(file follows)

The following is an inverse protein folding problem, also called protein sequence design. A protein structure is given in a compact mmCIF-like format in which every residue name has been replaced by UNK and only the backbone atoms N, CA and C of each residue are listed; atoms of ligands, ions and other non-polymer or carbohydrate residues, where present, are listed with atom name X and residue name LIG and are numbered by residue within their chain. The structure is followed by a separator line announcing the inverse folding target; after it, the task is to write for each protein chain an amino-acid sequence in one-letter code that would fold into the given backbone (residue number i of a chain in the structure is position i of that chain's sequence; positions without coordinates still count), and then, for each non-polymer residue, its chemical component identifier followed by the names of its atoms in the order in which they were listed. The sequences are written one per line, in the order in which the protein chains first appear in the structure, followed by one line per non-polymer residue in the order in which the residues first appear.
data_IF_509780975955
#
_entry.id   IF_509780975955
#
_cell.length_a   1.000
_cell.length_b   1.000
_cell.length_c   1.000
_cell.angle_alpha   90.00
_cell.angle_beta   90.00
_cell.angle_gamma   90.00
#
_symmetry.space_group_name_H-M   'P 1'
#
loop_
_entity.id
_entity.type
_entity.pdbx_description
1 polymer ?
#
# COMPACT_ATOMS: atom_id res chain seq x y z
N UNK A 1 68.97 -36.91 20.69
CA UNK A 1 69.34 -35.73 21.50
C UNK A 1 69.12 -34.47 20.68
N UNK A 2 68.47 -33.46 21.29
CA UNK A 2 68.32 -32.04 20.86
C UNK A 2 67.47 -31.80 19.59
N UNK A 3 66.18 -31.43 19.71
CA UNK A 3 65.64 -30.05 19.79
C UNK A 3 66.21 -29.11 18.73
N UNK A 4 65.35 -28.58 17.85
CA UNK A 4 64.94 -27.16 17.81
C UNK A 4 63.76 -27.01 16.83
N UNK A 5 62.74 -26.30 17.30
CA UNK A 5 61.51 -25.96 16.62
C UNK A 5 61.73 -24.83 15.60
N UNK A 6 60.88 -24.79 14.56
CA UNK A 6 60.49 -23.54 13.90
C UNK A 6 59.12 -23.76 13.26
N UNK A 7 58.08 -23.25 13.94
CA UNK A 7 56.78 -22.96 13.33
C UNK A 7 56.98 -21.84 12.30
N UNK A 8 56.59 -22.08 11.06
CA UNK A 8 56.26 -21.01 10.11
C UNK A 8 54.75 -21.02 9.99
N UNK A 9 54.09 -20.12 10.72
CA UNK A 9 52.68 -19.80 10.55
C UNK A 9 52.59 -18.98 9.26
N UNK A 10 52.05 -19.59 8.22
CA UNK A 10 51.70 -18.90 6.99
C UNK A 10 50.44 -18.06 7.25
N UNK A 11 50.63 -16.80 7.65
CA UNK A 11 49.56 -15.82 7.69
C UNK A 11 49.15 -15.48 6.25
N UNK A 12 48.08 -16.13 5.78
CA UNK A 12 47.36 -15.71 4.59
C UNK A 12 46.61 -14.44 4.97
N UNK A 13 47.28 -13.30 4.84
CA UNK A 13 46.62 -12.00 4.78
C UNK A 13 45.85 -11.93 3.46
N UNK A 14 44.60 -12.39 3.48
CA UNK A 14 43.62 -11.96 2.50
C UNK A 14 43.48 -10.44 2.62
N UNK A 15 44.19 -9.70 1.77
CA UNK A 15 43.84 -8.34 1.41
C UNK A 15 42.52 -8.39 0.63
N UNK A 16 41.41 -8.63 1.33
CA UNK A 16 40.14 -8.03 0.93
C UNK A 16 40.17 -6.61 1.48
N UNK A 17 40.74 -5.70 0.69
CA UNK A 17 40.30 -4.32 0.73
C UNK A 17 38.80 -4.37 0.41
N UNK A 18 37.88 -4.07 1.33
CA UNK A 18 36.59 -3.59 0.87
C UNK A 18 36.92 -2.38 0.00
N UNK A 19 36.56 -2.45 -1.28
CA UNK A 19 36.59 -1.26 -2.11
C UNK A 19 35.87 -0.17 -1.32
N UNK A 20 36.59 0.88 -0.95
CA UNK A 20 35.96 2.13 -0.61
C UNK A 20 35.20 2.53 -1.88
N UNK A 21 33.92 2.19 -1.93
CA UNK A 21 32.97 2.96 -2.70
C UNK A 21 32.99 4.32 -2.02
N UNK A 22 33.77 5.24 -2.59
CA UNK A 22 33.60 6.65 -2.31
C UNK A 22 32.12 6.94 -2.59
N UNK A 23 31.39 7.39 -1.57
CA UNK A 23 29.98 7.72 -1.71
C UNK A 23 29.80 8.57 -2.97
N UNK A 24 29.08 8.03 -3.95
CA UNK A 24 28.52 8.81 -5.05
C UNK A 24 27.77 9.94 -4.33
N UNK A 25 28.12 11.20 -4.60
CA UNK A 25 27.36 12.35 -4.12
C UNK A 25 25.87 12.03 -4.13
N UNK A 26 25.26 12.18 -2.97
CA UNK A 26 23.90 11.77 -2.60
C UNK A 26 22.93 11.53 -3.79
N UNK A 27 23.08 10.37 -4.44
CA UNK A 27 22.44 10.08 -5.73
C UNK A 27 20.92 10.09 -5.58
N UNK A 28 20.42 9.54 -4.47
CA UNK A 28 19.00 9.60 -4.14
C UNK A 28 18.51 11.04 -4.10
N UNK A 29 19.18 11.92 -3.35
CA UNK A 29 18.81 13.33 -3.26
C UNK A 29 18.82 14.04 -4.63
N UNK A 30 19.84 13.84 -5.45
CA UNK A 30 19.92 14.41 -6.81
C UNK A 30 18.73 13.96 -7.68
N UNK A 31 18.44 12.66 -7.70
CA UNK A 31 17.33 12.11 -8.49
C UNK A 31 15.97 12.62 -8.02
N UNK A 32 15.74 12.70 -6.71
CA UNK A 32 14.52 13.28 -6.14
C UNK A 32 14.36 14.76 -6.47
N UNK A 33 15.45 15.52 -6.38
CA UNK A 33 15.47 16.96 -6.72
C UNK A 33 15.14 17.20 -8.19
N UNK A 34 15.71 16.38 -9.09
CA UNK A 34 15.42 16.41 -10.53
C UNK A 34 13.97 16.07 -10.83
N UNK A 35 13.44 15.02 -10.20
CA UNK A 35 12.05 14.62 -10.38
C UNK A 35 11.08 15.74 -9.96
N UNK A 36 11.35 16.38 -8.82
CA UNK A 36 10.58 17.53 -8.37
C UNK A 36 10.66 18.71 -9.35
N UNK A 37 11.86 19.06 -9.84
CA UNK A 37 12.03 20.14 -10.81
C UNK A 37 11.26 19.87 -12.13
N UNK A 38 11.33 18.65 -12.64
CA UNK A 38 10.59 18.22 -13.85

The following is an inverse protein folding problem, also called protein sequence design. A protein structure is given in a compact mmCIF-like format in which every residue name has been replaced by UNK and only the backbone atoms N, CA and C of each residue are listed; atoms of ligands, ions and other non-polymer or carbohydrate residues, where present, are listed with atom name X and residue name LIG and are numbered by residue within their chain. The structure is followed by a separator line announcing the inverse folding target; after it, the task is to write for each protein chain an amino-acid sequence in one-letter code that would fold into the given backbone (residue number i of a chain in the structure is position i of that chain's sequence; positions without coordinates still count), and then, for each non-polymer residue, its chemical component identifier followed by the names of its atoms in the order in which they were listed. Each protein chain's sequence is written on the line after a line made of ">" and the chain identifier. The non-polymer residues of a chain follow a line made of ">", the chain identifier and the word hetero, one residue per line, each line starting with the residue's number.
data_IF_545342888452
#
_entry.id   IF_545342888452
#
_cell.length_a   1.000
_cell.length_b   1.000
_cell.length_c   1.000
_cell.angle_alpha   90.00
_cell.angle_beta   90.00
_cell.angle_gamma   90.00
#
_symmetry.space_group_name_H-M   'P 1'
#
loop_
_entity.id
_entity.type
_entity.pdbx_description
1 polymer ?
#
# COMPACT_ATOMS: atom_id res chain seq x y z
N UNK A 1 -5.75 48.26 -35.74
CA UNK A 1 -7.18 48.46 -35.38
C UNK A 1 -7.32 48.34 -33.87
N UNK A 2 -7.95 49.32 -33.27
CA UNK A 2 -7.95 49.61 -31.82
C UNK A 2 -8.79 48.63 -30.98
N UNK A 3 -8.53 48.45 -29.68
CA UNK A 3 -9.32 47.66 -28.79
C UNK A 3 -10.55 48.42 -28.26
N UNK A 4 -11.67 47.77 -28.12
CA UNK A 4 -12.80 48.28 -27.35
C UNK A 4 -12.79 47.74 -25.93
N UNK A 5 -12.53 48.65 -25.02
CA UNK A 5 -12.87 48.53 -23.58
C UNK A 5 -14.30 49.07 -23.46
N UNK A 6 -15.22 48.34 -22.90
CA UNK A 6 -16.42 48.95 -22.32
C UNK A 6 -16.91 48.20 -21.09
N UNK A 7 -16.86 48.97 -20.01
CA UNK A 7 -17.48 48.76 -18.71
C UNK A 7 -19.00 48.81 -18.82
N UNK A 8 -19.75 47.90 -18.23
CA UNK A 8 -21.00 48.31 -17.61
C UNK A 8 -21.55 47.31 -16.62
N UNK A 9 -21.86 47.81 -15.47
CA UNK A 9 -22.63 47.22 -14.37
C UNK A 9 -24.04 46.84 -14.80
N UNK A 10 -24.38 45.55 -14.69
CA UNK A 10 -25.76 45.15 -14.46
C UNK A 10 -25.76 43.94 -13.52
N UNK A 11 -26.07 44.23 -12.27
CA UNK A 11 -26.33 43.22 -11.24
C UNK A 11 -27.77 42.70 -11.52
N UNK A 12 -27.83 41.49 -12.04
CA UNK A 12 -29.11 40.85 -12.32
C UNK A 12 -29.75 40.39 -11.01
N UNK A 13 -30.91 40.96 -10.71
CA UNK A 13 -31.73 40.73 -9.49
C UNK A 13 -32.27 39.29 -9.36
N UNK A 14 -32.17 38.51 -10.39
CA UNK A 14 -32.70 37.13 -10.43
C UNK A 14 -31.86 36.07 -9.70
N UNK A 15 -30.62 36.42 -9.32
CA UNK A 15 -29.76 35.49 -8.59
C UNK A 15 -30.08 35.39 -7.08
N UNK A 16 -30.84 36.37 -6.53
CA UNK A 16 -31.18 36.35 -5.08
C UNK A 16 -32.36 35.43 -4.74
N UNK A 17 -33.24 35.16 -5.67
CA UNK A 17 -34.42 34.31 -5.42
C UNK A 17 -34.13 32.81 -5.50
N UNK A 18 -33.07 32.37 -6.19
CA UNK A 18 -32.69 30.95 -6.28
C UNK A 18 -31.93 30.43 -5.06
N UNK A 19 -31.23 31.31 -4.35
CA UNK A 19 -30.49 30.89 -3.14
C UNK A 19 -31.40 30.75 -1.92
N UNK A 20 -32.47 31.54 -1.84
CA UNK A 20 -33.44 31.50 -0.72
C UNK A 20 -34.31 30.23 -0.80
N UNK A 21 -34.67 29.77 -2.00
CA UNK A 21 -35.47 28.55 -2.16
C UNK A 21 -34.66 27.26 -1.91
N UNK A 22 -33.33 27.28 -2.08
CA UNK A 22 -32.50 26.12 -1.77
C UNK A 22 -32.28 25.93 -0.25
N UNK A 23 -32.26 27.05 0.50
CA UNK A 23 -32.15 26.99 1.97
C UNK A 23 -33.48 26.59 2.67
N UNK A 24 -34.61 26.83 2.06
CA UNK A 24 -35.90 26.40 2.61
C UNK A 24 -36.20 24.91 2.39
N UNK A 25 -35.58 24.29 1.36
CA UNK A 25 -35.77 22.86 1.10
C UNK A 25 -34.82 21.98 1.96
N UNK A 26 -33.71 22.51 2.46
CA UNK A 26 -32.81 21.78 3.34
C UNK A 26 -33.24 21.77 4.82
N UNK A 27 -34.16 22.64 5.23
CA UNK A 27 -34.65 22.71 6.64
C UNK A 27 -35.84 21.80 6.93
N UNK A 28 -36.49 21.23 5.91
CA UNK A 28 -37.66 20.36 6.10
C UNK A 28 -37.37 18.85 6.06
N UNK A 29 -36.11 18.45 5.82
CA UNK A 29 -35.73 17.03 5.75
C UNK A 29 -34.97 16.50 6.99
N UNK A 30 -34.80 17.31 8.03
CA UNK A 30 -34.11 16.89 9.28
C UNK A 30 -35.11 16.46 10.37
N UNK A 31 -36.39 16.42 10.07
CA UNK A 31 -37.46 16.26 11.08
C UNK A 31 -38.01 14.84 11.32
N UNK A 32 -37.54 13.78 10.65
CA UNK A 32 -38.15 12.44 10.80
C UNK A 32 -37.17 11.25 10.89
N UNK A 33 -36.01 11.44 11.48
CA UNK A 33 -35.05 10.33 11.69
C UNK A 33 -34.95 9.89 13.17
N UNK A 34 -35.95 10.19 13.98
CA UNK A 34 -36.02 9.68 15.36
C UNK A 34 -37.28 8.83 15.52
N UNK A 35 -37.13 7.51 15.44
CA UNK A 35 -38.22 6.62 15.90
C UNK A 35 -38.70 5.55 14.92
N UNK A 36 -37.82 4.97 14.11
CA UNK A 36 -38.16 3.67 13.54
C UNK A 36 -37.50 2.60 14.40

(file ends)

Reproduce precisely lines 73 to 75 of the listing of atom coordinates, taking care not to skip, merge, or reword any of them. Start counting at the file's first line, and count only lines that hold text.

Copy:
N UNK A 18 37.88 -4.07 1.33
CA UNK A 18 36.59 -3.59 0.87
C UNK A 18 36.92 -2.38 0.00